World's largest Islamic energy lender to include Turkish projects
Energy projects to be implemented in Turkey will also be able to get loans from the Qatari Energy Bank, the world's largest Islamic energy-focused lender, due to be set up later this year, according to the CEO of the Qatar Financial Center
After the announcement that Qatar will be launching the world's largest Islamic energy-focused lender in the world and would finance both domestic and global energy projects, a Qatari executive yesterday said Turkish energy projects will also be able to receive funding from the institution. "Turkey is one of the pipeline countries. Turkish energy projects can and will be able to get loans from this financial institution," Qatar Financial Center (QFC) CEO Yousuf Mohamed Al-Jaida told Anadolu Agency (AA) on the sidelines of the 8th Uludağ Economy Summit last weekend. Executives said last week the energy-focused Islamic lender would be launched later this year with a targeted capital of $10 billion and would target private sector and government energy projects, such as financing oil and gas, petrochemicals and renewable energy projects, both in Qatar and abroad.
Al-Jaida said the bank would make loans for large energy projects in energy-rich countries such as Kazakhstan, Uzbekistan, the Caucasian countries, Russia and Sudan through syndication. All energy types such as alternative energy, oil, gas and petrochemicals are included, he explained.
To be established under the QFC, the Energy Bank already has authorized capital of $10 billion and paid-in capital of $2.5 billion, he said.
Touting Qatar as an energy hub, Al-Jaida said: "We're the biggest LNG [liquefied natural gas] exporter in the world and have massive reserves... But we don't have a specialized financial institution in that lucrative sector." He noted that the bank is a private sector initiative - not backed by the government.
Flourishing Turkish-Qatari ties
Friends in bad times as well as good times, Turkey and Qatar have developed relations rapidly in various fields over the past few years. The strategic relationship at the economic, political and military levels and intensive bilateral visits at all levels have added a major impetus to bilateral relations.
Fraternal ties between the two allies gained significant momentum, particularly after the start of the Gulf crisis and the failed coup attempt in the summer of 2016, during which Turkey and Qatar strongly supported each other.
In June 2017, a handful of Arab states, led by Saudi Arabia, abruptly severed diplomatic relations with Qatar and imposed a blockade on the tiny Gulf country, accusing it of supporting terrorism. The Qatari government denied the accusation, blasting the blockade as unjustified and a violation of international law.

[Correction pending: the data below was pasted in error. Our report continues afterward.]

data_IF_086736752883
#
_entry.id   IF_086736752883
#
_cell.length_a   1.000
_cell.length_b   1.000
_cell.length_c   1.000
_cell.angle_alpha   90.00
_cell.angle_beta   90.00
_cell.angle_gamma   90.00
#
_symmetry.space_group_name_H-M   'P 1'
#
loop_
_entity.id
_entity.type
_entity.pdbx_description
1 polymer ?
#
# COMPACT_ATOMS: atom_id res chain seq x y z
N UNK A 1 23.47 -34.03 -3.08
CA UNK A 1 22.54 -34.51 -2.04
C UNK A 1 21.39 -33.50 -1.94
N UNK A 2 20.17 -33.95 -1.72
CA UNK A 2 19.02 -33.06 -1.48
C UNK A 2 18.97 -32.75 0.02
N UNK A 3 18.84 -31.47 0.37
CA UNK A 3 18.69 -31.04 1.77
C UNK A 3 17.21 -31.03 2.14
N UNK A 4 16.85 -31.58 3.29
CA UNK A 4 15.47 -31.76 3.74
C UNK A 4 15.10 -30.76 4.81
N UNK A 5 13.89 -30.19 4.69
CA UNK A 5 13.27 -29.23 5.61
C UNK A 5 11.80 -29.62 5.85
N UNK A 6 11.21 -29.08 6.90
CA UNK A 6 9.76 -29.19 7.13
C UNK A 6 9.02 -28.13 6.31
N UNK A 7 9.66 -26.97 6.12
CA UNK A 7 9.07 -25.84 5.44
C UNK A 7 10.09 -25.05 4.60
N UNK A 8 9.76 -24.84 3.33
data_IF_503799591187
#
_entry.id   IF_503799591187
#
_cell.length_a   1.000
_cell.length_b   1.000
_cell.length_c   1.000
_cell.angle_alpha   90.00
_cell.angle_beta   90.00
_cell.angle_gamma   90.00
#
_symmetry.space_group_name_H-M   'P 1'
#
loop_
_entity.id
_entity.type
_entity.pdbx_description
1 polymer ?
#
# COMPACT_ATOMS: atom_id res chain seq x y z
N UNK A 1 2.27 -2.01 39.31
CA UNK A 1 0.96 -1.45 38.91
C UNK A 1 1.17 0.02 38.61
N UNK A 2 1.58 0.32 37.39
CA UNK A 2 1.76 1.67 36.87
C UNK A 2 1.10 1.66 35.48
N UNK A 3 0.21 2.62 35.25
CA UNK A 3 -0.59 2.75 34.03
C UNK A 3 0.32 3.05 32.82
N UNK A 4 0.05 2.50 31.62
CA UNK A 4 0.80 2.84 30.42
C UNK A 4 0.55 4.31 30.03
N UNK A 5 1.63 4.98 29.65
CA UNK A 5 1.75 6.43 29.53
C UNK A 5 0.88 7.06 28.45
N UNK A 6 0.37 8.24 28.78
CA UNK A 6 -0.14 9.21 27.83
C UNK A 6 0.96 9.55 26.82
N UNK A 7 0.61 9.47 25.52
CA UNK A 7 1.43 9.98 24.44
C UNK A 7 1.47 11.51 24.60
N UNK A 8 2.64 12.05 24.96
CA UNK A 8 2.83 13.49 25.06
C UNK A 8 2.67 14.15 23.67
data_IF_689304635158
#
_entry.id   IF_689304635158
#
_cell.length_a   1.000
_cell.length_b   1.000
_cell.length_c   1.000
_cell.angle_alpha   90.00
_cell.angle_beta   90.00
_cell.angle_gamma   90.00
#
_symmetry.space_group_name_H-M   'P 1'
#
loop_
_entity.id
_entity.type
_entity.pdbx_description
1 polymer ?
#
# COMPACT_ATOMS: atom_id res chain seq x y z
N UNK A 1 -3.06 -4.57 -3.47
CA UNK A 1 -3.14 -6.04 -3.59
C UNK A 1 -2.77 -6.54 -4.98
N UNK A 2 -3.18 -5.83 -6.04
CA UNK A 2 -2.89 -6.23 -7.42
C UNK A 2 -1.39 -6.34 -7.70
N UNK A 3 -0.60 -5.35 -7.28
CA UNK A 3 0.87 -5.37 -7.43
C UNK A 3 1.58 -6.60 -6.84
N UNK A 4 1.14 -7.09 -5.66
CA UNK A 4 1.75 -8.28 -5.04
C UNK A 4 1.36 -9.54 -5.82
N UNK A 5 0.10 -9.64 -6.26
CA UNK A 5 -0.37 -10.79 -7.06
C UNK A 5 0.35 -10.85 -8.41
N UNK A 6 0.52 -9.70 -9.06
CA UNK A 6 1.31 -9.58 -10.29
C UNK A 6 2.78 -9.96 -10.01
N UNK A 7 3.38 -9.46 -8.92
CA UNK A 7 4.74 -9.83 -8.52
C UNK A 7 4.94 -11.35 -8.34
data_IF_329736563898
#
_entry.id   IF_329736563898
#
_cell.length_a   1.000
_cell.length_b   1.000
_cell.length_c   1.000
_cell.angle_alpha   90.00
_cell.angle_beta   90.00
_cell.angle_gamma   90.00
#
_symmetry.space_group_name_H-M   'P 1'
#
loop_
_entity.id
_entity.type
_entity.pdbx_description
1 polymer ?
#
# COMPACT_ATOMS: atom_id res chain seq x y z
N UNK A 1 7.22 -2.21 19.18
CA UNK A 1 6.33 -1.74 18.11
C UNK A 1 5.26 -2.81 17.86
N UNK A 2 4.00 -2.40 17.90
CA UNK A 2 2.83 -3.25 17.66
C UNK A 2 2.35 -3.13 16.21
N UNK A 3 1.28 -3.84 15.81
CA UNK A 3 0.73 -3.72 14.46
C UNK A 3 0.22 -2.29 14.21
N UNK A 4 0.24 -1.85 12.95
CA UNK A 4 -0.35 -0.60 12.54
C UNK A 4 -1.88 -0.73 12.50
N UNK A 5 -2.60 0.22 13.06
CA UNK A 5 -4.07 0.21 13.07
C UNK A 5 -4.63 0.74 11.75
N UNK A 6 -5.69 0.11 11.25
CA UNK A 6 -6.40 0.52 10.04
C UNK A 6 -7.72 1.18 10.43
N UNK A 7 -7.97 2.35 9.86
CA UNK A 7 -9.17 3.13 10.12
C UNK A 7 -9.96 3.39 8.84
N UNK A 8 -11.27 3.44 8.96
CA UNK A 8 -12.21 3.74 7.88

Amid the rift, Turkey provided increased support to Qatar, boosting food and other exports to meet any shortages. Trade between the two countries saw a significant rise in this period, while the two countries also agreed on various projects for the coming period.
Touching on growing economic bonds between Turkey and Qatar, Al-Jaida noted that close political ties have helped foster good economic relations.
Trade between Qatar and Turkey surged nearly 60 percent last year compared to 2017, according to the Turkish Statistical Institute (TurkStat). Bilateral trade between the two countries reached more than $1.4 billion in 2018, up from $913 million a year earlier, according to TurkStat.
"These relations will continue; they are becoming more strategic every day. Relations are very, very healthy," he said.
Explaining how last August Qatar pledged $15 billion in investment in Turkey, Al-Jaida said nearly 40 percent of this has already been realized. "Up to now, $3 billion of this figure was realized as cash investment, $3 billion was provided through Swap agreements. That is, about 35-40 percent of the investment budget has been completed. We're constantly talking with Turkish officials in various fields and sectors on how to make the rest of the investments," he said.
Al-Jaida added that Qatar is keen to cooperate in financial services, real estate and defense. "Those are the three most prominent sectors. Having said that, we're also looking at retail, food and agriculture as secondary fields of importance between our countries," he noted.
Visiting Qatar earlier this month, Turkish Agriculture and Forestry Minister Bekir Pakdemirli held meetings to boost cooperation in agriculture, especially in green housing. "We're impressed with Turkey's ability to provide their own food. We intend to follow the same path and be able to grow our food within Qatar rather than import," he said.
Istanbul can be Islamic finance hub for Europe
Al-Jaida noted that Turkey and Qatar could forge successful cooperation in Islamic finance, "better than any other countries." "Doha, Istanbul, Kuala Lumpur and Indonesia can emerge as global financial capitals for Islamic finance," he said, adding, "So we're looking at the common technology, common rules and regulations between these three centers."
"Our goal for the strategic long-term project is that Istanbul becomes the Islamic financial hub for Europe and Kuala Lumpur for Asia and Doha for the greater Middle East and North Africa region."
Al-Jaida urged international investors to put their money in Qatar, as it has an attractive legal environment and provides "generous" incentives.
The country also offers opportunities for tapping into countries taking part in China's "Belt and Road" initiative, including Kuwait, Oman, Iraq and some countries in Southeast Asia.
"Qatar is a rich country but we still want FDI [foreign direct investment]; we want more white-collar jobs created by Qatar, and we want to create more vibrant business and financial hubs in the country," he said.
He added that the QFC is in talks with two Turkish lenders interested in establishing branches in Qatar.